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Perichoresis has been used historically to describe God's relationship to the world, as a way of expressing the immanence and transcendence of God. It is true, on the one hand, that God is contained by nothing, and is instead the One in whom we live and move and have our being — i.e., everything is contained by Him. Yet at the same time God is within all things, "omnipresent." As Hilary of Poitiers put it, God is both "without" and "within" all things.

This mutual indwelling and containment is a created extension of the mutual indwelling and containment of the Triune Persons. The Father is in the Son, and in the Son are "precontained" all created things (so Cusa, and many others, including Bavinck); so, the Father is "in" all things. Likewise the Son, as the One in whom are all things, is in the Father, so that all things are in the Father. And all things are within and without the Father and the Son because the Father and Son indwell one another by the Spirit.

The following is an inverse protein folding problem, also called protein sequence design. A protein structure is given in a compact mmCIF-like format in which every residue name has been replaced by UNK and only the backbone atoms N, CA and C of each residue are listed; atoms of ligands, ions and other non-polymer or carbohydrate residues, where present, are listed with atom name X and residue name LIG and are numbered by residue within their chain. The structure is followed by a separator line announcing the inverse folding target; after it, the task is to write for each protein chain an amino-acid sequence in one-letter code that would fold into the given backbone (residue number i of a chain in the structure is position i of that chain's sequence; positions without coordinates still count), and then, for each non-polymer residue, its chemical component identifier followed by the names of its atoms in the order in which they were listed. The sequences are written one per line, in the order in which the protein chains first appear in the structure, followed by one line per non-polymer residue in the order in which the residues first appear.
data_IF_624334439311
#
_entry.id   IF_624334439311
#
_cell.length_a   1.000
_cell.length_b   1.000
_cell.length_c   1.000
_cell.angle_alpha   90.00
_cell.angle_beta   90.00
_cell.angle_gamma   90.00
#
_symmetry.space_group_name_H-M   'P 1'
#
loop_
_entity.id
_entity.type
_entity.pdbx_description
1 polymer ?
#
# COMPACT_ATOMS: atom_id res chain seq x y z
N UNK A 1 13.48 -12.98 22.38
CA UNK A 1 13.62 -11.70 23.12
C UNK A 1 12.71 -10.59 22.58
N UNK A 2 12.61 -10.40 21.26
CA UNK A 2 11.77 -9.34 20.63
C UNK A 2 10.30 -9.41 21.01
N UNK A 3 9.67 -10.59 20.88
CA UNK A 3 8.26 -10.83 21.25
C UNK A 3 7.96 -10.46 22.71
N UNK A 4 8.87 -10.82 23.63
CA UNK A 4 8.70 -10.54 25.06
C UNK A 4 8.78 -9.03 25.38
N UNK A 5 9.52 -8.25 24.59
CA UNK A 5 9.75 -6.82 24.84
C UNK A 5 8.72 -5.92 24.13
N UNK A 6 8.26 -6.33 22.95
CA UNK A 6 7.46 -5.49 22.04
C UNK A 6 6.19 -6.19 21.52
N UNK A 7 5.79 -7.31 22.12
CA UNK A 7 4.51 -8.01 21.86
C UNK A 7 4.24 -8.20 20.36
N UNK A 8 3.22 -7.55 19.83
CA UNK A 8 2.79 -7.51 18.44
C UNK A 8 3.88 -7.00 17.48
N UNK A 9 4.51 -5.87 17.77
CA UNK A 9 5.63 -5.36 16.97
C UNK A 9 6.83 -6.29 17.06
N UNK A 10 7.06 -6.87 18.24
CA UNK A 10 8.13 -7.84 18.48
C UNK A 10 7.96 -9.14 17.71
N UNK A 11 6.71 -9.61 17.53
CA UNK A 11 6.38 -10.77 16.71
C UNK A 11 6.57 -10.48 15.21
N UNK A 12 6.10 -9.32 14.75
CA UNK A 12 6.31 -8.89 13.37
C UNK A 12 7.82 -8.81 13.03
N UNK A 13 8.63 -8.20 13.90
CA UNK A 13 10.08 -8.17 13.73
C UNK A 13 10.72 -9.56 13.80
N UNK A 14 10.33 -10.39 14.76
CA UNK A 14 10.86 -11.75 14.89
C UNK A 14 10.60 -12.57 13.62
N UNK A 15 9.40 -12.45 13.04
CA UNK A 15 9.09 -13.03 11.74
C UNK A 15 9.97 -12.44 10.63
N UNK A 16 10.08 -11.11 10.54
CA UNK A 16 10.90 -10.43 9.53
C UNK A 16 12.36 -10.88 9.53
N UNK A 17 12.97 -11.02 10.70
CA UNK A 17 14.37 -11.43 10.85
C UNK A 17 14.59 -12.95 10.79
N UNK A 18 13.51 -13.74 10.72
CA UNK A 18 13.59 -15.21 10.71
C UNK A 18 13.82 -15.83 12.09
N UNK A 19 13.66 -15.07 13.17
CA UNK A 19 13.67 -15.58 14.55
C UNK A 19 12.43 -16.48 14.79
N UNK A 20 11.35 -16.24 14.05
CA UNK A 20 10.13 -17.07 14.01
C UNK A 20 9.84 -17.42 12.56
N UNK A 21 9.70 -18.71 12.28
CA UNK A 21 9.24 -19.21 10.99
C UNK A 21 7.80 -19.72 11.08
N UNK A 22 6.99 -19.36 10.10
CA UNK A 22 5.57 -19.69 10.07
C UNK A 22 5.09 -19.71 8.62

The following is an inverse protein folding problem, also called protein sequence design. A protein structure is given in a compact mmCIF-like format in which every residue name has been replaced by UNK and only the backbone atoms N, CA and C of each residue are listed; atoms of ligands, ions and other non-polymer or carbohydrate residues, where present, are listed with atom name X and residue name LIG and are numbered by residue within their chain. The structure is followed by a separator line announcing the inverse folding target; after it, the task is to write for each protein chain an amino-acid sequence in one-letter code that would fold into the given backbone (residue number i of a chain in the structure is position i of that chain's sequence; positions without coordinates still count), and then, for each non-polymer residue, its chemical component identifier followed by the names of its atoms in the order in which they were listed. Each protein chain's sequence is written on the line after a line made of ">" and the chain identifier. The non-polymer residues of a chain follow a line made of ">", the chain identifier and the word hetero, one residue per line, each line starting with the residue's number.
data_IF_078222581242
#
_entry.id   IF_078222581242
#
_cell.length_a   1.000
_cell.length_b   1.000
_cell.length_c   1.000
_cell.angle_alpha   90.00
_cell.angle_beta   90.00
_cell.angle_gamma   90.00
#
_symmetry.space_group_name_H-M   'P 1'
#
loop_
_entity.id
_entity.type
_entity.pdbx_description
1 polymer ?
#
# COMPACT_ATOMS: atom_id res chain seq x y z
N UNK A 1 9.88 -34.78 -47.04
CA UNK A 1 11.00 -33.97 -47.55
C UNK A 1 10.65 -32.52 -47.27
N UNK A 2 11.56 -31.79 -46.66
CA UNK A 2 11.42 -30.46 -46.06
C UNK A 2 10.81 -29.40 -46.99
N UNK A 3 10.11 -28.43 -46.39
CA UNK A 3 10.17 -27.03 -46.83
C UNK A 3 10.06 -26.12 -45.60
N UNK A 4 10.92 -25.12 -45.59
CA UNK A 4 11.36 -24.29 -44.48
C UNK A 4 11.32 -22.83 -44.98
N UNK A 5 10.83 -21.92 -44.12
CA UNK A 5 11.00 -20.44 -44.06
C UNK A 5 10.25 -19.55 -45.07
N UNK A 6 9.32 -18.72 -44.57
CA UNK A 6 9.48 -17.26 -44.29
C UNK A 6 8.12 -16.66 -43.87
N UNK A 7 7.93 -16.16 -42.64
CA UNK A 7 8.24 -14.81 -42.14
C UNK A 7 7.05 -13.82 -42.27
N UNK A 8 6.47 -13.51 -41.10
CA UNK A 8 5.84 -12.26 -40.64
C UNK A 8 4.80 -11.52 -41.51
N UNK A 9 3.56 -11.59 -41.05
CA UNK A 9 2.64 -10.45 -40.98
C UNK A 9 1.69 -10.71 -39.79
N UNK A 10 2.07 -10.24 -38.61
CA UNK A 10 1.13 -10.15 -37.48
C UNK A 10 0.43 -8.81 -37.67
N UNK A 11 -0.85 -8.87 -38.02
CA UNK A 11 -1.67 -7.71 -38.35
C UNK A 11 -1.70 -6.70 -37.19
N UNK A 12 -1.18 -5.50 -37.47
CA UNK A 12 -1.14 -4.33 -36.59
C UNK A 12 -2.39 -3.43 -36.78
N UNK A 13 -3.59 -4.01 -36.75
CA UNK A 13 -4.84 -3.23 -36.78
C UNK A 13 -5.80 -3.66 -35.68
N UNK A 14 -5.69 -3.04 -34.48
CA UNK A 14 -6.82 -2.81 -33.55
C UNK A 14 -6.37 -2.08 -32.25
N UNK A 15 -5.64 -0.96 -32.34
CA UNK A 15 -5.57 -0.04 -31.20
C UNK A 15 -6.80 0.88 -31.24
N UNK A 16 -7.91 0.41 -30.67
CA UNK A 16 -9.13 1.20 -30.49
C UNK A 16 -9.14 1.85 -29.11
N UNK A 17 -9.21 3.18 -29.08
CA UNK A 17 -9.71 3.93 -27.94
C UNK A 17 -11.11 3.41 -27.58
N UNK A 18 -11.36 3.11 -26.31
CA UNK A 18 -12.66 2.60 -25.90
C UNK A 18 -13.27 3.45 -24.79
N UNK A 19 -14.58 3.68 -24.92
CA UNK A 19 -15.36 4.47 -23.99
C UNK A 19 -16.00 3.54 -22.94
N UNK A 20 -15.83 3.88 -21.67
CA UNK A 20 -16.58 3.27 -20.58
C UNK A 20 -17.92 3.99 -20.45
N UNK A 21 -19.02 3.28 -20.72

This raises the question of whether a unitarian God can be omnipresent, without becoming a pantheistic deity. If there is no uncreated "space" for the unitarian god to indwell, then he begins to indwell, realizes his potential for indwelling, when he makes a world (but can a unitarian god create? I think not, but that'll be a point for another post). Each person of the Triune God, however, has always forever indwelled "alien" "space," the alien space of the other persons. Each person has a home outside Himself, and God as the One God has a home within Himself, and there is nothing essentially new when He begins to indwell a created world.

posted by Peter J. Leithart on Wednesday, September 10, 2003 at 01:27 PM

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